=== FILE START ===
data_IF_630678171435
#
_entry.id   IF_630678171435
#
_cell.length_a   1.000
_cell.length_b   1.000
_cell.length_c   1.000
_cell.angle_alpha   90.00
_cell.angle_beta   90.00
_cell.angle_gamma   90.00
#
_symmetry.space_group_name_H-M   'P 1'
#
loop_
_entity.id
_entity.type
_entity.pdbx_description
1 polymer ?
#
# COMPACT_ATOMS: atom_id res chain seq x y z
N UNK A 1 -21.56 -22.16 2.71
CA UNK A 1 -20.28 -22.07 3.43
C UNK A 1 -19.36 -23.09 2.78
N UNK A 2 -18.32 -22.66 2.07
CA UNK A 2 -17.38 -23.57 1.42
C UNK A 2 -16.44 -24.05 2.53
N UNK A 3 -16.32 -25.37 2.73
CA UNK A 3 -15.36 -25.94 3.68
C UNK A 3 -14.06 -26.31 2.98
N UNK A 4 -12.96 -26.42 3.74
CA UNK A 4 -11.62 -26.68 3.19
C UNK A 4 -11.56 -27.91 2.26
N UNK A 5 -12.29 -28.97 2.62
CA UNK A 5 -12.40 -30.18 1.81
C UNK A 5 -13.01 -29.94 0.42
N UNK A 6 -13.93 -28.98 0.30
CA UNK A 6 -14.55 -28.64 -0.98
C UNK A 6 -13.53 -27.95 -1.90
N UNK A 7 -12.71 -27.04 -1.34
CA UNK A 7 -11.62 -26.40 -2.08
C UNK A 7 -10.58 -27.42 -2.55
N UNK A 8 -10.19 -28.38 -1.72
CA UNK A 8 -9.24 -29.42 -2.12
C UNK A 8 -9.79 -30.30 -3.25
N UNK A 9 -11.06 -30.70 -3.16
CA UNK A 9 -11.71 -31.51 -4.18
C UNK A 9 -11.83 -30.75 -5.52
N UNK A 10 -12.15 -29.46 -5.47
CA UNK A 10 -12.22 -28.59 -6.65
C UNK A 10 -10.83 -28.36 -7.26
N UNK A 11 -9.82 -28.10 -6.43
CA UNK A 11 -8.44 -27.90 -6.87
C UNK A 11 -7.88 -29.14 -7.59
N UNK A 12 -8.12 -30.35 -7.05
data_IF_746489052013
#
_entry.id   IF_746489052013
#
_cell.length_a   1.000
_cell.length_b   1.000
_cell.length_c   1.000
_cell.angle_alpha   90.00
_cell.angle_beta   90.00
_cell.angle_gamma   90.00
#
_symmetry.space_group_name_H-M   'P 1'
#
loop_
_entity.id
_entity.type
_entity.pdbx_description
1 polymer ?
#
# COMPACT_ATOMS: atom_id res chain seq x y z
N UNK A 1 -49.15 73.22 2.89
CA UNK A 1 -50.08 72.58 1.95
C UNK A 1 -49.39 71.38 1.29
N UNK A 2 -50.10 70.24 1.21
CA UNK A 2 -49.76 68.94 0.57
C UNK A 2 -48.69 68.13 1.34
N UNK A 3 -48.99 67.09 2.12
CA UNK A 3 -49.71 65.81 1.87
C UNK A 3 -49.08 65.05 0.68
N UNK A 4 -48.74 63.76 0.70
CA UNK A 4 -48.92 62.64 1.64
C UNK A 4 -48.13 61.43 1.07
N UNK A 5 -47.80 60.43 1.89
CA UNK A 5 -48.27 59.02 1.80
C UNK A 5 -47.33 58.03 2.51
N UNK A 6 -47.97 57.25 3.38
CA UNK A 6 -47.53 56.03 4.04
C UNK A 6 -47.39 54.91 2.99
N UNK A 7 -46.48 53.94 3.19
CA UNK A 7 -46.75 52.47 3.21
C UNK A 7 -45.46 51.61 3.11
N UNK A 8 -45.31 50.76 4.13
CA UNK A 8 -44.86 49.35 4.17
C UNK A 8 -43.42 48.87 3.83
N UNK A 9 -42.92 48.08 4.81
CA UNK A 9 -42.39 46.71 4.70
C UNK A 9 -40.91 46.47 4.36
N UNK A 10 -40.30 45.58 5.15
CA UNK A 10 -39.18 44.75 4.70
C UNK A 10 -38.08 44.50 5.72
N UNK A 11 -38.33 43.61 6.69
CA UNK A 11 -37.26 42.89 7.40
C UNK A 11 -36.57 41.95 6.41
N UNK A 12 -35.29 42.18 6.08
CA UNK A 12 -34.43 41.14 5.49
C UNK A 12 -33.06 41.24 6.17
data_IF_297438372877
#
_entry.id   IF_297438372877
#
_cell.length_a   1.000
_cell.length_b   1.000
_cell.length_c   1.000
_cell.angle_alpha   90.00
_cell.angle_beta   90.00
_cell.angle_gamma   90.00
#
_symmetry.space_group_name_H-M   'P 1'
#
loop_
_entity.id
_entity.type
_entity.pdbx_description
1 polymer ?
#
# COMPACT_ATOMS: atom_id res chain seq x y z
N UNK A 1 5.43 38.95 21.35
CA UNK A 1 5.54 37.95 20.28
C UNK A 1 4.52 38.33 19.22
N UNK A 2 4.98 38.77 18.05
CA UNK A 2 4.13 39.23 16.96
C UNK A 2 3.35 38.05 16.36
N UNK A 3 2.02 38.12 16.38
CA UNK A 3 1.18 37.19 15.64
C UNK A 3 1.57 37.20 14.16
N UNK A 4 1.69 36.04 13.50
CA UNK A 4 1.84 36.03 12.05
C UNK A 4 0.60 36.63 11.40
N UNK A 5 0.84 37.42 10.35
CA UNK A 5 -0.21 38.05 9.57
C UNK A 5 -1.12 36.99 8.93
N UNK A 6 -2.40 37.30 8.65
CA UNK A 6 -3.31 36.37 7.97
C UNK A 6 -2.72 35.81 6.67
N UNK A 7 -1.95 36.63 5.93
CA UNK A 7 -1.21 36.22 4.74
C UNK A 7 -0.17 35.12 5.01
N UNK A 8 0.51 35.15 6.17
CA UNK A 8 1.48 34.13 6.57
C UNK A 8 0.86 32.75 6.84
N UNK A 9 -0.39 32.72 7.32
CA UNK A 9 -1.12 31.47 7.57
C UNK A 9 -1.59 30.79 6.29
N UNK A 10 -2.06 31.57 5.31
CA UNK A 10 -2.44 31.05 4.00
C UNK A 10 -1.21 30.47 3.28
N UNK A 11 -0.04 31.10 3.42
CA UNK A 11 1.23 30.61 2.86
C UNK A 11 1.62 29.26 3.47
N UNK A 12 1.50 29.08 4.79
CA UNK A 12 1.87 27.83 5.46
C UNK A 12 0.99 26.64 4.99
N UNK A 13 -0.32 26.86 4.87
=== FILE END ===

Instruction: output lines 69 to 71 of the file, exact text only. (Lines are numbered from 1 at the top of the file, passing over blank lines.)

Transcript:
_entity.id
_entity.type
_entity.pdbx_description